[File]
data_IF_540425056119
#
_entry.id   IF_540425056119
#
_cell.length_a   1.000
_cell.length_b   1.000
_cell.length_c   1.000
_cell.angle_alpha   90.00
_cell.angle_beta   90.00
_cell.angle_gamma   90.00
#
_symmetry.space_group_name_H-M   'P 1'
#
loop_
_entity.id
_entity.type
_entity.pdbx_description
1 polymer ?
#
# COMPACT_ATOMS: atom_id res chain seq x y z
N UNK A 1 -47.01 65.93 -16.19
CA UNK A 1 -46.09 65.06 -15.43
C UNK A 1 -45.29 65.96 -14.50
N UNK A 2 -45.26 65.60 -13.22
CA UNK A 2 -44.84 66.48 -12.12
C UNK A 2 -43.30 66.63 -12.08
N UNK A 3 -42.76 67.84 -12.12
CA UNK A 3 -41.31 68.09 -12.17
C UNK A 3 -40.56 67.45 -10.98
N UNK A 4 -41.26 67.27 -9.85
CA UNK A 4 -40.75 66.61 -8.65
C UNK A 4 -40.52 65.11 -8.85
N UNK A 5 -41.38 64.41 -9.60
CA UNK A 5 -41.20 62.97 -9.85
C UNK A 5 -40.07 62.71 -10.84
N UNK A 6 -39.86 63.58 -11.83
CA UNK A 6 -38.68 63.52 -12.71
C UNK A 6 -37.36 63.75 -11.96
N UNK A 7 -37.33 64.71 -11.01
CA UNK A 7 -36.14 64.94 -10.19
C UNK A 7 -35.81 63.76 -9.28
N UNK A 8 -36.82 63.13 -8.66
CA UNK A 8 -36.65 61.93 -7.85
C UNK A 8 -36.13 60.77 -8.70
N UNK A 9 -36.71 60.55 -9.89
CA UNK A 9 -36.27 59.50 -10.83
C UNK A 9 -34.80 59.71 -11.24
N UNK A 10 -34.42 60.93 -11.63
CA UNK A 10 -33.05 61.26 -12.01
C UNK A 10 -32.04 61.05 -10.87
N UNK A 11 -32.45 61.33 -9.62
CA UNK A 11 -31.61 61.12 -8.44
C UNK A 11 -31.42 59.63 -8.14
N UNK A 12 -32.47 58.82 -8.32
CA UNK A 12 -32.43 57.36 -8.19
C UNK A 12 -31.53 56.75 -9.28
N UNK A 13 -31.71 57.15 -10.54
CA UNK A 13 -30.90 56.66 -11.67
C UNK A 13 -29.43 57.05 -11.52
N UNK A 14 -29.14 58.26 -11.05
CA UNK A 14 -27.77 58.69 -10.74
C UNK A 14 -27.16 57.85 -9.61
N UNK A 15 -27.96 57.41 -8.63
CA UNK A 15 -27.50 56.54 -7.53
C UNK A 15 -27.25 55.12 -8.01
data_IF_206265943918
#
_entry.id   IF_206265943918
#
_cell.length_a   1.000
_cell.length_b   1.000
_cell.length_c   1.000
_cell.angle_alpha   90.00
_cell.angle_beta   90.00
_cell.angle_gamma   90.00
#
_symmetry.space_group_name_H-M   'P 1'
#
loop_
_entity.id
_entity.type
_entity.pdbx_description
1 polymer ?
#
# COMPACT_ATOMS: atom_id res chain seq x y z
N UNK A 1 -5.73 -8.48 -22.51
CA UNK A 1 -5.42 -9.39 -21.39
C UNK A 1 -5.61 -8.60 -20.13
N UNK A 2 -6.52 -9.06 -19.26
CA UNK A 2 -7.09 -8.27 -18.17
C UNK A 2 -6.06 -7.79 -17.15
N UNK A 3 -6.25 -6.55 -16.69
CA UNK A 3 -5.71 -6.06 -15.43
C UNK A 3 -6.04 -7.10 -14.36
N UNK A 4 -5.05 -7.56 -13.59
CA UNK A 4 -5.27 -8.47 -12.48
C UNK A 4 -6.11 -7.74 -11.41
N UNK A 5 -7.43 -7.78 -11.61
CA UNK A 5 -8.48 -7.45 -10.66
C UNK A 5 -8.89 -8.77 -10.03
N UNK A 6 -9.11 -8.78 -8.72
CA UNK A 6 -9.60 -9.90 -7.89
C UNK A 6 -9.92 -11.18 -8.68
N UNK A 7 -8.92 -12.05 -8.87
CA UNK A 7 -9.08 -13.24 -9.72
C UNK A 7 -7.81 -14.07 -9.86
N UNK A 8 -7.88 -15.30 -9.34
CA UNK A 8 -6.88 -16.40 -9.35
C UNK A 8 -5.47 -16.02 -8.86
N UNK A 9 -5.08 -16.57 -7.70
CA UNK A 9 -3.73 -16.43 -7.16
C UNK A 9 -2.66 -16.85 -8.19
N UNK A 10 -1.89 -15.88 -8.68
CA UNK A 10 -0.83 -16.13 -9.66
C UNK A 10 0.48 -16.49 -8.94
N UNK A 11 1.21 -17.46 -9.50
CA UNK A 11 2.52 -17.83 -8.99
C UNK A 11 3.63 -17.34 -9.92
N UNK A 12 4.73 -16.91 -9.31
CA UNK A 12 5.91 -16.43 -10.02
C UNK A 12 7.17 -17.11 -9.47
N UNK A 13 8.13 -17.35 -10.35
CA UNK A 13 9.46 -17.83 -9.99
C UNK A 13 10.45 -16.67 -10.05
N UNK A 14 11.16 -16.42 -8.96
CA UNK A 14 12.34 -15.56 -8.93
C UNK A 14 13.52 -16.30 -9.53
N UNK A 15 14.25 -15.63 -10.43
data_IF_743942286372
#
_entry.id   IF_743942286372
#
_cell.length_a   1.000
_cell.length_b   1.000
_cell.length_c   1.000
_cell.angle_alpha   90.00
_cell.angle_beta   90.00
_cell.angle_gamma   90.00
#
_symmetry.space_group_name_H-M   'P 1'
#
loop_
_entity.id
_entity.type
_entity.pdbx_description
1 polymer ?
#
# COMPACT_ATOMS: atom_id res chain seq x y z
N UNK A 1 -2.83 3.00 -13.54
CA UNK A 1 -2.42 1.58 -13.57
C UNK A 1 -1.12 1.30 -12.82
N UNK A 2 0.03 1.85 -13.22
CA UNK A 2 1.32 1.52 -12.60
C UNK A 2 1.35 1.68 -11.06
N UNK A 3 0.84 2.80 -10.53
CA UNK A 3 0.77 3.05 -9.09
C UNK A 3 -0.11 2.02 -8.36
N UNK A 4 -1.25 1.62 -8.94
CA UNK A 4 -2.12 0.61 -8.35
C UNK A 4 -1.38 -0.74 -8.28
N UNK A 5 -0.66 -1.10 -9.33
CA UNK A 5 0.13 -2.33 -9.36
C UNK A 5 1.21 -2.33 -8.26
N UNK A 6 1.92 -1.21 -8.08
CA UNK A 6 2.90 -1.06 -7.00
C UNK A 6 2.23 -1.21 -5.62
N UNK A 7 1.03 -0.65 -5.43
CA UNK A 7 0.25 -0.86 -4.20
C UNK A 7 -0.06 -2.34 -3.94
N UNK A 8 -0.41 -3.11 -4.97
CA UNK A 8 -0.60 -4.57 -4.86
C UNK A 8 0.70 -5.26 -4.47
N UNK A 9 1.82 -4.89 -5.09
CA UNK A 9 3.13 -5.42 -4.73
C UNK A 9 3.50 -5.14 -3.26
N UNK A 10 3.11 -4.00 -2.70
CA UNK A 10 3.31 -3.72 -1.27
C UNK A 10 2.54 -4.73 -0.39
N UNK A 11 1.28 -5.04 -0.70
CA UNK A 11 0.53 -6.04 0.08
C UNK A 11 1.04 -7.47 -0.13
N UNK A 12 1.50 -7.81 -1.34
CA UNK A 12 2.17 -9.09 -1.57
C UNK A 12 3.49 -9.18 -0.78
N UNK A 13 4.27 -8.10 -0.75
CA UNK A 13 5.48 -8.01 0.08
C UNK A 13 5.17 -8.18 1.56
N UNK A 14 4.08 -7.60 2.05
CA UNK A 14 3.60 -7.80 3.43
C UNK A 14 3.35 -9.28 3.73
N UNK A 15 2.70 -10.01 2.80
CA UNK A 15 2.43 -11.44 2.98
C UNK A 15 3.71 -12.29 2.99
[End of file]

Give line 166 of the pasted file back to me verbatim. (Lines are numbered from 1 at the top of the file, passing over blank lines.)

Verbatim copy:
C UNK A 6 2.23 -1.21 -5.62